Published on March 22nd, 2017 | by Graham0
Royal Trouble: Honeymoon Havoc Review
Summary: A light-hearted adventure romp that's not going to last you long, but will likely leave you with a smile on your face,
Royal Trouble: Honeymoon Havoc is the sequel to an earlier game, and follows Princess Loreen and Prince Nathaniel on their honeymoon, as they take a detour to the Merry Castle. Soon after their arrival, they’re locked into the bedroom by the evil Lord Drax, who’s after their blood for nefarious purposes, then separated as Nathaniel falls into a trap.
In a neat twist, play then alternates between the two as they get out of various predicaments. Loreen is the smarter of the pair, while Nathaniel’s strength comes in handy a couple of times.
We’re in standard adventure territory here: pick up items, use them to solve puzzles and make progress, mixed up with the odd parlour game. But the fun rapport and chemistry between the characters, and the light-hearted tone (the narrator, in particular, is a slightly sarcastic treat), keeps this from feeling stale. It’s nice to play a game with a sense of humour, after plenty of po-faced mysteries.
One oddity is that the dialogue, while it will sometimes raise a smile, is heavy on film and pop culture references. It’s a bit jarring and doesn’t really fit.
The presentation is excellent, with beautifully drawn scenes and a bright, bold cartoony style that’s a perfect match for the light tone.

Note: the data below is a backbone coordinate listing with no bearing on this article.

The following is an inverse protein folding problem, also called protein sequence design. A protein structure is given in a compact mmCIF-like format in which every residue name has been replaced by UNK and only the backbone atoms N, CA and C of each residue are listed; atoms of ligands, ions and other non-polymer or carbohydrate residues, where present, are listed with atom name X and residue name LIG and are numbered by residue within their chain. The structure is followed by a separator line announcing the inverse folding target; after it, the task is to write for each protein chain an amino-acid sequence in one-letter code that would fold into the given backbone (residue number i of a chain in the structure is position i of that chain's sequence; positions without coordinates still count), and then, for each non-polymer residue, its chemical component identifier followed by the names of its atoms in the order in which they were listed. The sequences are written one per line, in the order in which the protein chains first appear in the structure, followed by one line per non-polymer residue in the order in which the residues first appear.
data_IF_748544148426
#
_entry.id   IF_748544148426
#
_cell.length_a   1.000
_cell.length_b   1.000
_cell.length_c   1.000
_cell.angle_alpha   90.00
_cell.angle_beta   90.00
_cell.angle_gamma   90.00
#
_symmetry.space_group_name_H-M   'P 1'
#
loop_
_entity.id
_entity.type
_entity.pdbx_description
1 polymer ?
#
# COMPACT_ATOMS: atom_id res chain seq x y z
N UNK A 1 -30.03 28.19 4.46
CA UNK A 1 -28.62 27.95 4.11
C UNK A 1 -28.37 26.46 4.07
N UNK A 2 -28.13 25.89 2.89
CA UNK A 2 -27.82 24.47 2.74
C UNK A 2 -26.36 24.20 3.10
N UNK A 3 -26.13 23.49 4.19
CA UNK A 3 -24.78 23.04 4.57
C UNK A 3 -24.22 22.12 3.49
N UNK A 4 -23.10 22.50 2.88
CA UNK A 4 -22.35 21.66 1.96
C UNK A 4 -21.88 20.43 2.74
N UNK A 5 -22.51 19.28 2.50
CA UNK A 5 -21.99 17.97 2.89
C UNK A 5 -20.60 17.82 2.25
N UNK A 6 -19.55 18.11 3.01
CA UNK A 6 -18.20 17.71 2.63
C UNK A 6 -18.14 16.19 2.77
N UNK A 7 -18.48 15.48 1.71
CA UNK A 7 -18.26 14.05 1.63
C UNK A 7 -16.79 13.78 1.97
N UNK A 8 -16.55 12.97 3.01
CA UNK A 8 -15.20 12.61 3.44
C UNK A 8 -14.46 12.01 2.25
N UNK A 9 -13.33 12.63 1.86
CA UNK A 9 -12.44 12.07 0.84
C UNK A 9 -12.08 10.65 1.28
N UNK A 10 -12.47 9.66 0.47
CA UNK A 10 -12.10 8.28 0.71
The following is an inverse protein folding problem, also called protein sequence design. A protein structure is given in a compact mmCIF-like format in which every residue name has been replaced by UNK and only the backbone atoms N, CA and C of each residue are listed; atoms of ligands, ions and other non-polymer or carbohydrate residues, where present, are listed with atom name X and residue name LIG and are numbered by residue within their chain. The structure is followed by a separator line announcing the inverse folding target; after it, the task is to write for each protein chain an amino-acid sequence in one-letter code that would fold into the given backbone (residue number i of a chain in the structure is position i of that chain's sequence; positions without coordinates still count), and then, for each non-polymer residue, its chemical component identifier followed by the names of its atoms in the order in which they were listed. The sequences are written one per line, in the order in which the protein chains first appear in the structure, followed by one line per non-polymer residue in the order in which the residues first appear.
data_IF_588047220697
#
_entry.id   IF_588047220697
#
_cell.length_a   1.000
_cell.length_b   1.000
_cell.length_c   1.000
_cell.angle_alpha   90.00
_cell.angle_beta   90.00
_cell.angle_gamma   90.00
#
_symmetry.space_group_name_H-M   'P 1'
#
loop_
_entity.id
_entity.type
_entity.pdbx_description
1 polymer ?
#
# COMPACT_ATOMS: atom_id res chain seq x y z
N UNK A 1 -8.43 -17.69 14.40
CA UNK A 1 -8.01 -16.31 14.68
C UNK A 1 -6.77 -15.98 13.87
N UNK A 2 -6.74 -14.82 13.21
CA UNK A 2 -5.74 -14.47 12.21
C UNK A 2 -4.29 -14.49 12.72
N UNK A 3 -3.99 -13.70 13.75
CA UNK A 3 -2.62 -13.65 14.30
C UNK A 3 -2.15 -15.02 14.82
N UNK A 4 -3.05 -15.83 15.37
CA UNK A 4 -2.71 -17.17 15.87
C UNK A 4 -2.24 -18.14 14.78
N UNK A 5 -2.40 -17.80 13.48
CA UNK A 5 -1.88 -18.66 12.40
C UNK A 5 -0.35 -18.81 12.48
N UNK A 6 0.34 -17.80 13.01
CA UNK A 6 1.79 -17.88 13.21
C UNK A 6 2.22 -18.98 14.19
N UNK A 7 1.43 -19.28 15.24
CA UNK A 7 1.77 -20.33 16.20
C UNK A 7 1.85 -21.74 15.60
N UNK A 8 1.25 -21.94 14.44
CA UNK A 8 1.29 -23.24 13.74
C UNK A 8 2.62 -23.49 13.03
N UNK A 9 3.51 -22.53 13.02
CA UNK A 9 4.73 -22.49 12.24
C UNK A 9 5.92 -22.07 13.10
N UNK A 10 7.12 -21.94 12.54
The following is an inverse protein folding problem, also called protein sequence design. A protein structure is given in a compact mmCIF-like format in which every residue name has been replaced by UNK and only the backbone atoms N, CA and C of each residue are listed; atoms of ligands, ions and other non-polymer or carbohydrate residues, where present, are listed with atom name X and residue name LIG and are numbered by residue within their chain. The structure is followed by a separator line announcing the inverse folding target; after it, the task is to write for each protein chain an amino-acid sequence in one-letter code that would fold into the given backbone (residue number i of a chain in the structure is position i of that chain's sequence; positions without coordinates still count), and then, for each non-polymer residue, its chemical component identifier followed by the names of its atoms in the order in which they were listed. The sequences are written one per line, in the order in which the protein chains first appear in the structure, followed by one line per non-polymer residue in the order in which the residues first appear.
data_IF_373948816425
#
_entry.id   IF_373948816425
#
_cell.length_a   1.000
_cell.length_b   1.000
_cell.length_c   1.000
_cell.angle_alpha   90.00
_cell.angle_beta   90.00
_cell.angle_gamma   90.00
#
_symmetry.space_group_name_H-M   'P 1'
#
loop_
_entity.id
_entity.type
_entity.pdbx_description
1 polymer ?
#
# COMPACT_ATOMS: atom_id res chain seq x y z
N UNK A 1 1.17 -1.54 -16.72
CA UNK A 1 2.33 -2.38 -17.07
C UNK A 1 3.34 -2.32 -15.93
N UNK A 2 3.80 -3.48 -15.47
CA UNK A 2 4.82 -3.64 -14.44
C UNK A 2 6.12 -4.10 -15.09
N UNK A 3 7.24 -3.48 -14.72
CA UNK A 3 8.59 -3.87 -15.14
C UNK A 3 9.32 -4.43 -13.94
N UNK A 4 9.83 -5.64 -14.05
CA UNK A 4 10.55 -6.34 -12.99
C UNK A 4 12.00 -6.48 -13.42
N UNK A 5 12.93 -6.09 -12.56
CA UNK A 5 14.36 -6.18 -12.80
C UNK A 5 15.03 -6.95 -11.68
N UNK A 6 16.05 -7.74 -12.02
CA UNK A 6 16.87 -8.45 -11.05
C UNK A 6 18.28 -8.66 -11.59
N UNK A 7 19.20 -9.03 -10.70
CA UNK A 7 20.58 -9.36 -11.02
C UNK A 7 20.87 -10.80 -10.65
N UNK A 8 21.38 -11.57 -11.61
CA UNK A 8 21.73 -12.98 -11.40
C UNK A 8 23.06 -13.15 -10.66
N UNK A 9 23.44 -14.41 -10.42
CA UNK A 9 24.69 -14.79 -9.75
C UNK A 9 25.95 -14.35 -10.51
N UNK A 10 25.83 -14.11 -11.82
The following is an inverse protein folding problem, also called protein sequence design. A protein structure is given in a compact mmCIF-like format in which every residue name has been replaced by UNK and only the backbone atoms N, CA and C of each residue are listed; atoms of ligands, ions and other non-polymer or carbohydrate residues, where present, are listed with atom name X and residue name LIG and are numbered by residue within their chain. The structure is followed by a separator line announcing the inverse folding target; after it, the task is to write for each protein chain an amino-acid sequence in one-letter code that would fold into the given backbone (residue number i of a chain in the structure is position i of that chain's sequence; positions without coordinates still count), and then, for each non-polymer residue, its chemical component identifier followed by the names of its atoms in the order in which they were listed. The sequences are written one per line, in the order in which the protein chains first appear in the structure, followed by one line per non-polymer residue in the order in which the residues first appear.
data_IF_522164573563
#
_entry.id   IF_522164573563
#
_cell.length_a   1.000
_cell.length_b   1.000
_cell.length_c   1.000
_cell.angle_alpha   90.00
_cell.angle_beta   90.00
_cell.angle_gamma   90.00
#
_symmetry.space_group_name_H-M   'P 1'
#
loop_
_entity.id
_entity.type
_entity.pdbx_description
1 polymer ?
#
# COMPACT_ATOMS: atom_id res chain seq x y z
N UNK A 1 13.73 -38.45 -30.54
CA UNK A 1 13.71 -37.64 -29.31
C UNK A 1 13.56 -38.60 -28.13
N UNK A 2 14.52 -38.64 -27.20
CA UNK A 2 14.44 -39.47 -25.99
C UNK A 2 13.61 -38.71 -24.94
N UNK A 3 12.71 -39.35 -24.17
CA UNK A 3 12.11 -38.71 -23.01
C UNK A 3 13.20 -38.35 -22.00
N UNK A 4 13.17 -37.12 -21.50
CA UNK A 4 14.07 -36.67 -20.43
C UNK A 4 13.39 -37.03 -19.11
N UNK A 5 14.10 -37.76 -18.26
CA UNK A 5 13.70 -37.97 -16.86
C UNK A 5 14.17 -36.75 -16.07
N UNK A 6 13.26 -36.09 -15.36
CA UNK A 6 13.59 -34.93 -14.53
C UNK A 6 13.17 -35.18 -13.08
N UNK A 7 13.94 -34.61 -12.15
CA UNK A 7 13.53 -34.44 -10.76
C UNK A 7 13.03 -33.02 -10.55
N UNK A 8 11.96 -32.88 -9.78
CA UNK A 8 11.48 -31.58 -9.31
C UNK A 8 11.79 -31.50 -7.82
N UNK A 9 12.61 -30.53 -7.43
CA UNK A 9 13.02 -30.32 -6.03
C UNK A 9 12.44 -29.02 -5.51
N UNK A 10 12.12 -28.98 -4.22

Royal Trouble’s main flaw is that it’s far too easy. I played on the highest of the three difficulty settings, but as usual, this doesn’t change the difficulty of the puzzles themselves, just things like how quickly your hint metre recharges.
Most of the puzzles are inventory based, and are pretty obvious for the most part. Plus, you only have access to a handful of screens at a time – generally, three or less – and usually enter each new section with empty pockets, so if you do manage to get stuck it’s a matter of a few seconds to use everything you have on you with everything in the environment.
The few puzzles that aren’t based around your inventory are also very simple, and made up of genre staples. There’s one where you memorise and playback an increasingly long series of musical notes, a matching pairs puzzle, one where you’re moving tiles around to form a picture – that kind of thing. (If you’re a hidden object fan, note that there’s no such scenes here).
This is not a game where you’re going to get stumped for long, and I breezed through it in 2.5 hours. Now it was an enjoyable 2.5 hours, but still – that’s on the short side for an adventure, and I’d advise waiting for a sale so you don’t feel short-changed.
There is an optional collectible, a hidden image of a lion’s head in every one of the twenty nine scenes, and there’s a box near the end that you can unlock if you’ve got them all and claim… something. But, as it’s very easy to forget to pick one of these up and no way of returning to some of the scenes, I don’t know what.
Overall, Royal Trouble: Honeymoon Havoc is a bright, beautiful game with fun characters and a light, breezy tone. You’ll sail through it in no time though.